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Don’t call me sweetheart MK II

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Don’t call me sweetheart MK II

Old 31st Oct 2004, 10:23
  #1 (permalink)  

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The original thread, moved here from R&N, was deleted.
It was not deleted by a CC Forum Moderator.
We thought it had grown into a thread with great merit and raised some very interesting points. It also gave rise to a balanced discussion on a very challenging subject we as CC regularly face. Flying with Minimum Required Cabin crew, how do you deal respectfully but effectively with a group of tipsy/happily disruptive men so they can enjoy their trip while not causing offence to the other pax and not creating a safety hazard.

Luckily, we have a copy of the thread as it stood about 36 hours ago. That means a number of very good posts are sadly missing, having been made after the copy was taken.
Anyway, for Jezebelle and all the other people who have mailed us directly saying they'd like the thread back; here is “Don’t call me sweetheart” MK II.
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Old 6th Nov 2004, 17:30
  #2 (permalink)  
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“Don’t call me sweetheart”

This portion of an article is of particular interest to the Aviation Industry. I would be interested to hear peoples views on the subject. Thanks Bableton.

“Don’t call me sweetheart”

This is an account of the growing problem of ‘silly girls in positions of power’. When I say ‘silly girls’, I mean females who whilst probably intelligent people cannot help but to resort to stereotypical traits of what I would define as ‘silly girl syndrome’ and loose whatever respect they have probably earned by genuine hard work.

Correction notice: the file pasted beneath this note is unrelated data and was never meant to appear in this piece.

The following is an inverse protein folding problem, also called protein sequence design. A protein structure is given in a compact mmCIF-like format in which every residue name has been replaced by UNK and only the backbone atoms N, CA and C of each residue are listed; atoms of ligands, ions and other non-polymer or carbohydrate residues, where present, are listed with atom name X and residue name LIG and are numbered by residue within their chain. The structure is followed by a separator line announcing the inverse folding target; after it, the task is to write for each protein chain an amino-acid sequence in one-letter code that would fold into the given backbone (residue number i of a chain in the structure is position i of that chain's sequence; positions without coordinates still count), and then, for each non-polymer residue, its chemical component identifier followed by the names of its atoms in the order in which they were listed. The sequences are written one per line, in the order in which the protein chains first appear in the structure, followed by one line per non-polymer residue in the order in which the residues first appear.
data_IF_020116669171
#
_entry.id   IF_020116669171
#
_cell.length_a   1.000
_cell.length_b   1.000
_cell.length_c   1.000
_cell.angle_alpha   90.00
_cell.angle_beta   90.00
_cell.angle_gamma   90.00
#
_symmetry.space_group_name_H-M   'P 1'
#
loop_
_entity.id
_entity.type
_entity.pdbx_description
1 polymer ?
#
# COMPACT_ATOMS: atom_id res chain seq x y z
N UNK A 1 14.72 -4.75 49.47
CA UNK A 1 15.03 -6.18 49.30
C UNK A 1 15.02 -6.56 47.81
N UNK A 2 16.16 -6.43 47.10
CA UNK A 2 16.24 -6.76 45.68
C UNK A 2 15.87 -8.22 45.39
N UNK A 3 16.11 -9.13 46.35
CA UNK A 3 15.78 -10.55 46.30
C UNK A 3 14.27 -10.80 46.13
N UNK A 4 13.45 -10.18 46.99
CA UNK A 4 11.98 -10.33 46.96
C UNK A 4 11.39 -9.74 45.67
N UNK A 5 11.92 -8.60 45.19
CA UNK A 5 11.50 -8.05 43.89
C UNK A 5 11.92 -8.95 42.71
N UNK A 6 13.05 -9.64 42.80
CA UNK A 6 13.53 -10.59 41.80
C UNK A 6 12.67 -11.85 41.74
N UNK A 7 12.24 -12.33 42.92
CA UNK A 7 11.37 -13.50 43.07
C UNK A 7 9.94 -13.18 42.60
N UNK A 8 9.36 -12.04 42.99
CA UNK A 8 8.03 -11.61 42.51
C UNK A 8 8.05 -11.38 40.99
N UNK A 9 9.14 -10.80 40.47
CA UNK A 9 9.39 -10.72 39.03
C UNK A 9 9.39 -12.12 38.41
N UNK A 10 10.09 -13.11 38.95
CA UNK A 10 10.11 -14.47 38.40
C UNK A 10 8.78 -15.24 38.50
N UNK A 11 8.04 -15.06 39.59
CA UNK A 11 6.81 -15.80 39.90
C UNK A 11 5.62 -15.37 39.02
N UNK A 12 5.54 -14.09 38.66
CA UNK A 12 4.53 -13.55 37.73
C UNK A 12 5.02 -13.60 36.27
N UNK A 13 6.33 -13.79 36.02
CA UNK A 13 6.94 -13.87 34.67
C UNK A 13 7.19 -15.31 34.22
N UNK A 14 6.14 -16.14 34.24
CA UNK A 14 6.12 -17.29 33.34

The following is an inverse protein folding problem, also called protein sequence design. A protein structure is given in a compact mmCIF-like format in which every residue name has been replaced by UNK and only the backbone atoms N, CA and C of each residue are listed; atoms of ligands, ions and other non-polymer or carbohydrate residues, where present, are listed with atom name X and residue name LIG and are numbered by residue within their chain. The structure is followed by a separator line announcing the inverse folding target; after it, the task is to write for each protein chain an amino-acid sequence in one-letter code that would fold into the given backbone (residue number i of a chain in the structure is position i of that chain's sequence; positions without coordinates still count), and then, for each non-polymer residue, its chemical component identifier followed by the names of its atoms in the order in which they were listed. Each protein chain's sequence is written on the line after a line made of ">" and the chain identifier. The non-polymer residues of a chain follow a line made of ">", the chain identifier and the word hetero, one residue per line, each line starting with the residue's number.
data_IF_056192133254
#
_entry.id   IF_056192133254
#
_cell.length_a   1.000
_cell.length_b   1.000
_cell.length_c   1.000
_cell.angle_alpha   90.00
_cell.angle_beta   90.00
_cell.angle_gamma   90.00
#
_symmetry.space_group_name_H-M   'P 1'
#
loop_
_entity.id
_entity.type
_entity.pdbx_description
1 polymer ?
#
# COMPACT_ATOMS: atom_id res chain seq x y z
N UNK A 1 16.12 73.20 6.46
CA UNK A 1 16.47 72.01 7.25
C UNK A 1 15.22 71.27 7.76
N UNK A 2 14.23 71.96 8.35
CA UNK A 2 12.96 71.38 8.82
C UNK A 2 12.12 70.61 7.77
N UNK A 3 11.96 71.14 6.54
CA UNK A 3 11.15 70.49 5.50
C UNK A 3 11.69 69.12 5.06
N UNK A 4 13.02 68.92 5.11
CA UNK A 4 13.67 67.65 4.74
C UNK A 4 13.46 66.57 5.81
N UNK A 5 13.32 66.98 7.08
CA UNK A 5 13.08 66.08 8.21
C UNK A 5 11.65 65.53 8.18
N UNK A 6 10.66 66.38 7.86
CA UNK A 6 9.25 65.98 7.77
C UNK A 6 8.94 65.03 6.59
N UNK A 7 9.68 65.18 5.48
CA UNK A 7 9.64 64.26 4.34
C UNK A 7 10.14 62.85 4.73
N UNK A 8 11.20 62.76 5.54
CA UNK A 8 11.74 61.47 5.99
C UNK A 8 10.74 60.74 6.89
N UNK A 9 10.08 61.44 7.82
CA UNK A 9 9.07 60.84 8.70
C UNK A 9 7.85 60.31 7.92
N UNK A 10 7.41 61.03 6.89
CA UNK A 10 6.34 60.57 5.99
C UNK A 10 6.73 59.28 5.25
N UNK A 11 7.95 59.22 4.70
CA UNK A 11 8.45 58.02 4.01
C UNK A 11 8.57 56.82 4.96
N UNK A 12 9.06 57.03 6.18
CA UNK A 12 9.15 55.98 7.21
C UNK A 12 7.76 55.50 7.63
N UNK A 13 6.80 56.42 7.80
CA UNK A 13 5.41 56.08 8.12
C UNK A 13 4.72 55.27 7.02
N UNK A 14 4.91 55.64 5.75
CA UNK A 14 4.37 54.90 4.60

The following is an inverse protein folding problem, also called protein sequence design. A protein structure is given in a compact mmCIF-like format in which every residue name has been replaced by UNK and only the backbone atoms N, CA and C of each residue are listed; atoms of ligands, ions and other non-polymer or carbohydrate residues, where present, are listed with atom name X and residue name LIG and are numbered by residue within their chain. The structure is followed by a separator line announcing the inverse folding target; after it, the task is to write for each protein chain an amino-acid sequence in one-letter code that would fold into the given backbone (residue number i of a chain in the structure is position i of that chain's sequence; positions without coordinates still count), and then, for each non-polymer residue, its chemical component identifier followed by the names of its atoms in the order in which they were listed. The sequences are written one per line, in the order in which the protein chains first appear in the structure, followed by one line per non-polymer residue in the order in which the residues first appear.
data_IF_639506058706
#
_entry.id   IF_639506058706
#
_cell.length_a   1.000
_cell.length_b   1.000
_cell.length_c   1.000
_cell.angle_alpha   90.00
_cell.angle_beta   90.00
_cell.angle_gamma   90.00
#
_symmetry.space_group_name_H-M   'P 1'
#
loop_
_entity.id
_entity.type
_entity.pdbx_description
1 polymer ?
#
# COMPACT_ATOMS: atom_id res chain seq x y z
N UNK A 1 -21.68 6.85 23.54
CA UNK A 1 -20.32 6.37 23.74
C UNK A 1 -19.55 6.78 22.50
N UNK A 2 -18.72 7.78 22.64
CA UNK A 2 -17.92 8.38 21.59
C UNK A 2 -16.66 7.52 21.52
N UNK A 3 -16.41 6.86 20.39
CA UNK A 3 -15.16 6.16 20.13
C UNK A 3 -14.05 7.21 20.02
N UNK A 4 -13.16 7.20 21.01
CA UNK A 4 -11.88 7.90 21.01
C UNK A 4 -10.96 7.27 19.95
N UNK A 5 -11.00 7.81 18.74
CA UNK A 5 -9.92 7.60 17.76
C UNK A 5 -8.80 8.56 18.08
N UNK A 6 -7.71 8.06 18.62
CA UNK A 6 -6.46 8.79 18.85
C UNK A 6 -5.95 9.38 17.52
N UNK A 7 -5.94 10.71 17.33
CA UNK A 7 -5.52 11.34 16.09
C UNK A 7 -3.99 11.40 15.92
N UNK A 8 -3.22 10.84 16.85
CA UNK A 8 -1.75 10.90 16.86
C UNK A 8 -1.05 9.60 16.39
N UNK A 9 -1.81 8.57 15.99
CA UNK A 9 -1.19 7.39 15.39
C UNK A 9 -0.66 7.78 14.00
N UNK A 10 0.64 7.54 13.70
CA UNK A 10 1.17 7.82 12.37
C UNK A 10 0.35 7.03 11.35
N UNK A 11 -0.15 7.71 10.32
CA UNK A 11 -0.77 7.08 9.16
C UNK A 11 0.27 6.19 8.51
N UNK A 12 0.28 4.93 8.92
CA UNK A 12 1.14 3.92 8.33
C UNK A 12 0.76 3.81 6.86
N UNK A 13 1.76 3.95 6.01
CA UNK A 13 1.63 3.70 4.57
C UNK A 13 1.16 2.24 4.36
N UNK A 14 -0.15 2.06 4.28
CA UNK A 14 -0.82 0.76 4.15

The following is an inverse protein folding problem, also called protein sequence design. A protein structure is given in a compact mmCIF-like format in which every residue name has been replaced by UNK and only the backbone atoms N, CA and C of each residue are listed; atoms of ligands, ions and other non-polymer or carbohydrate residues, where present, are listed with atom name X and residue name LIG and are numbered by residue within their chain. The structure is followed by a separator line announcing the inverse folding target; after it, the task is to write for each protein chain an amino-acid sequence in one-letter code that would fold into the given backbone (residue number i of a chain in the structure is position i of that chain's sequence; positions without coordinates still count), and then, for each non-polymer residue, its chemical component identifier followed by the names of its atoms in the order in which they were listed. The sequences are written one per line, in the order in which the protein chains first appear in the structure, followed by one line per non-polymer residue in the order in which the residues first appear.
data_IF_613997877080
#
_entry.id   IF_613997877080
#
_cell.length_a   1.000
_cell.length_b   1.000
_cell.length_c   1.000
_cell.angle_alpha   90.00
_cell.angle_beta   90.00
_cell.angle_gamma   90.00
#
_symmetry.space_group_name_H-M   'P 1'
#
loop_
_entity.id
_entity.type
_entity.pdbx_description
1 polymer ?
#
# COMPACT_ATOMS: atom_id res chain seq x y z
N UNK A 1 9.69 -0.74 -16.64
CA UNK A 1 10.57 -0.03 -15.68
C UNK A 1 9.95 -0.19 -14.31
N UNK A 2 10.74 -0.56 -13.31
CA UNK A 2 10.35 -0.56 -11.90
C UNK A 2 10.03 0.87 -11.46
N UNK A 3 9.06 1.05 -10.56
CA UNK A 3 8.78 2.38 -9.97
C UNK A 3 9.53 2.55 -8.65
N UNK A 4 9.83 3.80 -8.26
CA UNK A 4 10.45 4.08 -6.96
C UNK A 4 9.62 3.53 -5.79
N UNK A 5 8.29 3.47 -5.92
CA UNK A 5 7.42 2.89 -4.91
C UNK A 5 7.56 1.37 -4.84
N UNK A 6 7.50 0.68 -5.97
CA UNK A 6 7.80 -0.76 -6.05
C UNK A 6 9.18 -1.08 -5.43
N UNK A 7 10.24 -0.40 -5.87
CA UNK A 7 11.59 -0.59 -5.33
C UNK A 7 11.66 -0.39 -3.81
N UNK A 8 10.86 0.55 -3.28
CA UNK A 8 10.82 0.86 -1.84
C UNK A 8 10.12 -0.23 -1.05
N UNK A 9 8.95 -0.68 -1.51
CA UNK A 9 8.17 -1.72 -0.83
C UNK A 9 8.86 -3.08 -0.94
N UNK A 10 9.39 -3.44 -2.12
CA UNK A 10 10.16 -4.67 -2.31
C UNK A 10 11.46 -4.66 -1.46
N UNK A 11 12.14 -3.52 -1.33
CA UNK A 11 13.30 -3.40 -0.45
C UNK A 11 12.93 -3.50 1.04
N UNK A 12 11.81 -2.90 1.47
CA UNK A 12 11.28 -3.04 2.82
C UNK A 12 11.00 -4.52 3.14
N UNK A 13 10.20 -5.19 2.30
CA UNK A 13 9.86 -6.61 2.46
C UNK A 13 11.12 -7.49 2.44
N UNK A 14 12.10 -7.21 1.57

It could also be said of men, in a similar manor, who cannot help showing inherent signs of the need for an adrenaline rush ‘Boys and their toys’, ‘The hunter / Provider issue’. My concern however is the effect on society both men and women as a result of the later phenomena being that of ‘Silly Girls In Positions Of Power’ and it is with this in mind that I would like to look closely at two industries in particular that I have had the opportunity to investigate recently, that is of the Aviation Industry and the Medical Industry or particularly NHS.

In the Airline industry the majority of Cabin Crew are women or gay men with feminine traits and upon achieving a position as cabin crew member they soon realise that their job is an extremely demanding one and a position of responsibility. Since large amounts of people look to these cabin crew members as leaders, merely because they have the local knowledge and the sheer amount of people needing to be organised safely in a strange and restricted environment, requires a leader. Thus we see the Power inherent with this position and it is this power that needs to be used with respect and discipline.

I have noticed all to often that when dealing with people especially in large numbers and quick turnover it is easy to forget that these people are individuals with opinions and concerns and also people are of varied intelligence one may be a cleaner and the next person in line a high court judge. All these people have opinions of how one should be treated and in close contact you might imagine that a comment to a Supermarket Cashier might be taken differently to a Neurosurgeon.

There is a need for people like cabin crew with this so called ‘Power’ to adopt a technique, a method of communicating with people in a manor that gives respect and allows set methods of response when that respect is not returned such that misunderstanding and confrontation may be avoided whenever possible.